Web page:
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How can we get rid of wild purple rhododendrons?

Our garden is literally full of wild purple rhodendrons.  Some of them we'll have to keep (boundaries) but the others we'd like to eventually remove.
Any advice please on how best to get rid of them
and what we can replace them with?
We're in Exmoor, soil ericaceous, with lots of moisture, but well drained.
Grateful for your thoughts. 

Posts

  • FairygirlFairygirl west central ScotlandPosts: 46,404
    Stumpkiller. Cut them down and use that - it's a good time of year too. 

    They're horrible things, and ruining our landscape up here as they smother everything in their path. It's an ongoing problem in many areas, especially our glens. The usual approach is to go in and annihilate them with chainsaws, but they're hard to kill.  :/

    I wouldn't plant anything else until you know they're gone though. 
    It's a place where beautiful isn't enough of a word....


  • Silver surferSilver surfer Posts: 3,715
    edited November 2020
    Rhododendron ponticum has become a major alien invasive shrub  in many places in UK. It smothers all native wild flowers completely. Is no good to man or beast.
    National Trust and other  big organisations are removing it as much as possible.
    Cutting to a stump and then treating stump with chemicals to stop re growth.

    This link is from Forestry Commission.
    https://assets.publishing.service.gov.uk/government/uploads/system/uploads/attachment_data/file/698576/managing_and_controlling_rhododendron.pdf

    Perthshire. SCOTLAND .
  • pansyfacepansyface PEAK DISTRICT DerbyshirePosts: 20,162
    edited November 2020
    I’m usually not in favour of poisons and chemicals but in this case it’s really your only option.

    Nothing can live under them.

    I believe their pollen, or their nectar, is poisonous to bees.

    They are a complete menace.

    http://www.countrysideinfo.co.uk/rhododen.htm


    Apophthegm -  a big word for a small thought.
  • sarinkasarinka Posts: 269
    edited November 2020
    What relation are these to rhododendron japonicas (azaleas)? And is the pollen from these ok for bees?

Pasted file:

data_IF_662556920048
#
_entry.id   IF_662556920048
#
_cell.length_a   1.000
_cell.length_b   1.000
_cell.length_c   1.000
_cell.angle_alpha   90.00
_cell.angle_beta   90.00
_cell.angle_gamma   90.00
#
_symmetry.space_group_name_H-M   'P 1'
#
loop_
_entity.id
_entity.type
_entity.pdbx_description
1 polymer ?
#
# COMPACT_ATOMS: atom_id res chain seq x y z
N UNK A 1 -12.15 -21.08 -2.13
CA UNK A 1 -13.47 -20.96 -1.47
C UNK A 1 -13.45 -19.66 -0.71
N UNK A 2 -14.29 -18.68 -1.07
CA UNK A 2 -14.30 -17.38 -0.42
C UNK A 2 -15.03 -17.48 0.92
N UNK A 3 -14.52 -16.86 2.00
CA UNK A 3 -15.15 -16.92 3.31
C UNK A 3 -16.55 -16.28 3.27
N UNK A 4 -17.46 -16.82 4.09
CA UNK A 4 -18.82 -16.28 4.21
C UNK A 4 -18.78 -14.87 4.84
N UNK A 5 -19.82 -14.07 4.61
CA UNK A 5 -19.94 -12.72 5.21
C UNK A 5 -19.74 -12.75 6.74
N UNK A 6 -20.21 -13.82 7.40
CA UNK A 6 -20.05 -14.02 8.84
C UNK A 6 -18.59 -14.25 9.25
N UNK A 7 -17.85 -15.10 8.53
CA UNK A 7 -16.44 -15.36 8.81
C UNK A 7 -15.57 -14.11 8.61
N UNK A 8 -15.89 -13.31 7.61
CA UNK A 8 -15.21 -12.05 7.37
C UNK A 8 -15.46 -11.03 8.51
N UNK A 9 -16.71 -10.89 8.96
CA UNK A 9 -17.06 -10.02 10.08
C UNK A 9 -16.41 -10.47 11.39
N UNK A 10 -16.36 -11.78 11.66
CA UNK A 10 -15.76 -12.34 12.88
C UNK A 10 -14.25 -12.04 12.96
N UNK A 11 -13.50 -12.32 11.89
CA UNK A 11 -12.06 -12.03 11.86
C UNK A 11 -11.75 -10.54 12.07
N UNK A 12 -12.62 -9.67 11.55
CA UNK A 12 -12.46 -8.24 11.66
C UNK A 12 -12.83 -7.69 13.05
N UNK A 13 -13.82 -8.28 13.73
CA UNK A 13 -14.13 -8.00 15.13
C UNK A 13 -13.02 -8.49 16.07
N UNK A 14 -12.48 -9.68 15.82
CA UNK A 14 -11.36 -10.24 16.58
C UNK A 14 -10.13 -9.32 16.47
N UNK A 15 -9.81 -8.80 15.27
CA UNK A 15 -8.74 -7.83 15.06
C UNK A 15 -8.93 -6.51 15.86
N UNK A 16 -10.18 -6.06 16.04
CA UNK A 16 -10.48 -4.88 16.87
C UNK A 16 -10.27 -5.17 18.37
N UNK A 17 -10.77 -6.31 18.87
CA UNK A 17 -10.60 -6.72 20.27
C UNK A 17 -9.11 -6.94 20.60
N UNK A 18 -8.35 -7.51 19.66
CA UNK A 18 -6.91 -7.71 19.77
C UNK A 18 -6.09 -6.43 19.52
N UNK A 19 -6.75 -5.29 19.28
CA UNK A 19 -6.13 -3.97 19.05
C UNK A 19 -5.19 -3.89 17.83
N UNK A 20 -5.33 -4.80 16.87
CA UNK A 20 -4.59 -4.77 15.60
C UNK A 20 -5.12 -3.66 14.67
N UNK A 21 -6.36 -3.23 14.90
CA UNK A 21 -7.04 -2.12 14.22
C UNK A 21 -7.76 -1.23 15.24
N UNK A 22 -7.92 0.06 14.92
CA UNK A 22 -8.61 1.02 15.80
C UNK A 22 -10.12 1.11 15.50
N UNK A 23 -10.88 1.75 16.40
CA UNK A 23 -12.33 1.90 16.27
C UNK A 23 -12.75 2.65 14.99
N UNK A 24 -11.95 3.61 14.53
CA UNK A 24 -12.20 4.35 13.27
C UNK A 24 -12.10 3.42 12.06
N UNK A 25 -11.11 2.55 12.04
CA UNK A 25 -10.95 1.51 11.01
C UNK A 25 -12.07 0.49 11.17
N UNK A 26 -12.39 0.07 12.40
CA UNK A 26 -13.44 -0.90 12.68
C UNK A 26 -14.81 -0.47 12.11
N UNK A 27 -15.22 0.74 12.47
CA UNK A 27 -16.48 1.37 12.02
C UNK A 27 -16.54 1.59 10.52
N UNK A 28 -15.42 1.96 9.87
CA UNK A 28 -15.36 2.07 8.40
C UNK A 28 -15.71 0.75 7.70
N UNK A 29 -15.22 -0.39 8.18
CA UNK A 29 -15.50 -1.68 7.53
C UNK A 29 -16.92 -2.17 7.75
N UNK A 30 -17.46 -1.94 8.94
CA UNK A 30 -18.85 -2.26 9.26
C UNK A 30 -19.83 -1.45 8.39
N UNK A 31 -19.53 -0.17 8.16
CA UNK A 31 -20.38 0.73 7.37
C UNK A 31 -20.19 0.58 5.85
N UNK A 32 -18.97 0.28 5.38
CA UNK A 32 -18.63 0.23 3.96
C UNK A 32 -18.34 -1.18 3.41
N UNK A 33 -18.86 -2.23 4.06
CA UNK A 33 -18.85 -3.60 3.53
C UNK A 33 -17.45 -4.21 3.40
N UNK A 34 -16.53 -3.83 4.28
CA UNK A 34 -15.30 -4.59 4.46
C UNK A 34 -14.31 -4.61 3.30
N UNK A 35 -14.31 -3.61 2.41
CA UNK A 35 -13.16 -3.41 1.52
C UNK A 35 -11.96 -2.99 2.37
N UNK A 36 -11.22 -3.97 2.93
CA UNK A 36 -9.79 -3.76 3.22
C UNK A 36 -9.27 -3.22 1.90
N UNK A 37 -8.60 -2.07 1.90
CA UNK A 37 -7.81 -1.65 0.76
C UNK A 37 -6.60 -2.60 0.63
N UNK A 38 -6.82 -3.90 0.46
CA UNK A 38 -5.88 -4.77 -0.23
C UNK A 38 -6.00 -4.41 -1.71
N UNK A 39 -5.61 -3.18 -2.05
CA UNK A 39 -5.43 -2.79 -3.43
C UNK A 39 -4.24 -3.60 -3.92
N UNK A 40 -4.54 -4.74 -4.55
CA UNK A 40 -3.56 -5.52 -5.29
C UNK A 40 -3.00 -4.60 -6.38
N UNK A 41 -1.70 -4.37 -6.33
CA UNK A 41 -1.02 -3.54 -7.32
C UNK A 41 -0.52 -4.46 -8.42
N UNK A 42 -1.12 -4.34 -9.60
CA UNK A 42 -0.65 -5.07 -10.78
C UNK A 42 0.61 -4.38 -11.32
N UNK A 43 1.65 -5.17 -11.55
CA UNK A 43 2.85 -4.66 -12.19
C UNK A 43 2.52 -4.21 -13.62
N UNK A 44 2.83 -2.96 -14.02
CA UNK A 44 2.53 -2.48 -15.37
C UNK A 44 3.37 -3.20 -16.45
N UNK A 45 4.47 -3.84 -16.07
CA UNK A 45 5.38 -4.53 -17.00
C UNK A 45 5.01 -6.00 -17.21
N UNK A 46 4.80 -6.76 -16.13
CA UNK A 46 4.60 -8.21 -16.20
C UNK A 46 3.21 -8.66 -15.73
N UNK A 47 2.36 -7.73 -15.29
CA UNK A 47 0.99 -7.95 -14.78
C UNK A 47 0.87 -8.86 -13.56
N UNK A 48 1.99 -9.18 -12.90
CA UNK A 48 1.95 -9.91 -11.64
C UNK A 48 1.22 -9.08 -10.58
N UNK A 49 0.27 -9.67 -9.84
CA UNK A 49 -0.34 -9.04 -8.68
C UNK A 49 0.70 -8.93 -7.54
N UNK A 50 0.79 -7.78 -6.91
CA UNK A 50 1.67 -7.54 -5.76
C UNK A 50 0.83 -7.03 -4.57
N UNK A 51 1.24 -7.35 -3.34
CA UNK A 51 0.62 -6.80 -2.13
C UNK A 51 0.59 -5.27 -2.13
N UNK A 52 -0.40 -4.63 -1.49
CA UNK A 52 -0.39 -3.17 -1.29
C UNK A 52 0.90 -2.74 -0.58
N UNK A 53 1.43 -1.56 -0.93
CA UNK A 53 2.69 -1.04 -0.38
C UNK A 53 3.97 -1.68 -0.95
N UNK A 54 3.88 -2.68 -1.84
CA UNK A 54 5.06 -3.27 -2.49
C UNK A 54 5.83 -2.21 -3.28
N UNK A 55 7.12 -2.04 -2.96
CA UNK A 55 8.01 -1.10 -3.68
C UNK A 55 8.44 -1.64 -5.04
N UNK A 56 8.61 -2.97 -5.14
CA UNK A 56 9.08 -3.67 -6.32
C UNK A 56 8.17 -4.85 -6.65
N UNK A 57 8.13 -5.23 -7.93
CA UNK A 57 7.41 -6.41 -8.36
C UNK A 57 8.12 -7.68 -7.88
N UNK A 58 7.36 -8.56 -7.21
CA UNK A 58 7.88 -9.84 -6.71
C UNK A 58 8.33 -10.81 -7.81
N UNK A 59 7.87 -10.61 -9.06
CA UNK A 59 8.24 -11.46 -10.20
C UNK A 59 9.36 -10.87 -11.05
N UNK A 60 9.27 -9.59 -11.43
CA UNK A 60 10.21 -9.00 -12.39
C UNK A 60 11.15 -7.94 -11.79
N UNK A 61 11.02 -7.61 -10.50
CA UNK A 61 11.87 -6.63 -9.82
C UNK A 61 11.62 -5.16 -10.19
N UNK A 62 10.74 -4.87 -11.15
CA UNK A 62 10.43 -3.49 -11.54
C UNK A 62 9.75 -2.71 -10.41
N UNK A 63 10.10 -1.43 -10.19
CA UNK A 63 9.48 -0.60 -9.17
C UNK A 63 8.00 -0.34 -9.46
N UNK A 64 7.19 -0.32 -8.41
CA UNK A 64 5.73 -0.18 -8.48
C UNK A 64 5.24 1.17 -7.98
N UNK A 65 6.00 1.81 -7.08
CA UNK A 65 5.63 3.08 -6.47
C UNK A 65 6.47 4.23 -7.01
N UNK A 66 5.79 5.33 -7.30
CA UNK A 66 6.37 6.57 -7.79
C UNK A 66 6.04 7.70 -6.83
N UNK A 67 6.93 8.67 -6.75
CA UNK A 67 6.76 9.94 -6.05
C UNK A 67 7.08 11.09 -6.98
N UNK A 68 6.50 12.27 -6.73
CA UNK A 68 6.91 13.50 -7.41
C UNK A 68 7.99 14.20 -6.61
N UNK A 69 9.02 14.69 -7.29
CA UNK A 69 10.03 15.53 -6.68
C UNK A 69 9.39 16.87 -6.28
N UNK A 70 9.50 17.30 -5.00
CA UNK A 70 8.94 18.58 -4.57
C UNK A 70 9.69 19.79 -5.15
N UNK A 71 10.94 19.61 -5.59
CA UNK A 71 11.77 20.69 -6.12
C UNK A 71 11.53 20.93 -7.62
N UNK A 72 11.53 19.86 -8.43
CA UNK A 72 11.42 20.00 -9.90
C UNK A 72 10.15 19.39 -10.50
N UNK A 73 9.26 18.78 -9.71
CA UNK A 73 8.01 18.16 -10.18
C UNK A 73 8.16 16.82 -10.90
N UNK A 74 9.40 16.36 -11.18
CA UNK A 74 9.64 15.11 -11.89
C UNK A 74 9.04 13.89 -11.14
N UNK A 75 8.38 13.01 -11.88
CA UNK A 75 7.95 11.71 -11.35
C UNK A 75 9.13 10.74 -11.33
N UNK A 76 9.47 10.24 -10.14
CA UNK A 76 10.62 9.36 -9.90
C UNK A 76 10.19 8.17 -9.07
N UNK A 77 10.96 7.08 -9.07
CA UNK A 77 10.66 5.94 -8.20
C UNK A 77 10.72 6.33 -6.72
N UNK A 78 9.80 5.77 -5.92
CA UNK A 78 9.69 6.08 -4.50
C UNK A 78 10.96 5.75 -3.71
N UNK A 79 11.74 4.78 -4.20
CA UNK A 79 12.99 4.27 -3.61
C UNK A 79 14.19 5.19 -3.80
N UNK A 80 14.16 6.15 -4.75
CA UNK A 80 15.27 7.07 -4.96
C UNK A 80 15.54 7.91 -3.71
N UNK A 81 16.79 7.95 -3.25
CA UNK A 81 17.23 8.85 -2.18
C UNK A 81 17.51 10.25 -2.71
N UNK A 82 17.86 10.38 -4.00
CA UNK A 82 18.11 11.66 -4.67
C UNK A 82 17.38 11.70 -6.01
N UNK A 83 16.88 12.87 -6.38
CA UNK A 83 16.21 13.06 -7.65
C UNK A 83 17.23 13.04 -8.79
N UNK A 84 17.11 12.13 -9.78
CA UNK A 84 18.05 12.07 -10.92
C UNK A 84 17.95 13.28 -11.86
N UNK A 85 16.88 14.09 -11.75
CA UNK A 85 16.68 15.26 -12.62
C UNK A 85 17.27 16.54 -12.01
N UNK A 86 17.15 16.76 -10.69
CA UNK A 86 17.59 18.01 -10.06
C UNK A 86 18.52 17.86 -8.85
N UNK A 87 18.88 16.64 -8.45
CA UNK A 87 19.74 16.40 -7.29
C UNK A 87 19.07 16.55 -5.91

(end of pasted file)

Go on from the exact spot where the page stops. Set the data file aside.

• nick615nick615 SW IrelandPosts: 997
    I note you're in Exmoor, catherine.annis, which conjures up a vision of rural countryside.  Without resorting to poison, they're easily cut down and, if large enough, used for firewood.  If not, they burn beautifully on a bonfire.  If feasible in your particular location, leave a foot or so of stump and some form of light agricultural vehicle or 4x4 should pull them out without much bother on a dry day?
  • pansyfacepansyface PEAK DISTRICT DerbyshirePosts: 20,162
    Sarinka, it’s a very complicated story as you can see from this link. It seems it’s the nectar, rather than the pollen, which is the dangerous bit.

    https://www.kew.org/read-and-watch/hidden-poison-rhododendron-nectar


    As azaleas are a type of rhododendron, I suppose it’s the same for them.





    Apophthegm -  a big word for a small thought.
  • sarinkasarinka Posts: 269
    edited November 2020
    Oh no! I plant so many bee-friendly plants and have been investigating getting a beehouse next year - but also planted two small azaleas this year. They haven't bloomed yet. Based on that article, I had better bin them.:(

    thank you, @pansyface
  • sarinka said:
    Oh no! I plant so many bee-friendly plants and have been investigating getting a beehouse next year - but also planted two small azaleas this year. They haven't bloomed yet. Based on that article, I had better bin them.:(

    thank you, @pansyface
    They will fly miles away.
    So cannot see point in getting rid of your Azaleas when there will probably be many more locally.
    Perthshire. SCOTLAND .
  • pansyfacepansyface PEAK DISTRICT DerbyshirePosts: 20,162
    I wouldn’t fret about a few azaleas, Sarinka. Bees have been on the planet for millions of years. You aren’t going to bring about their demise. 😁
    Apophthegm -  a big word for a small thought.
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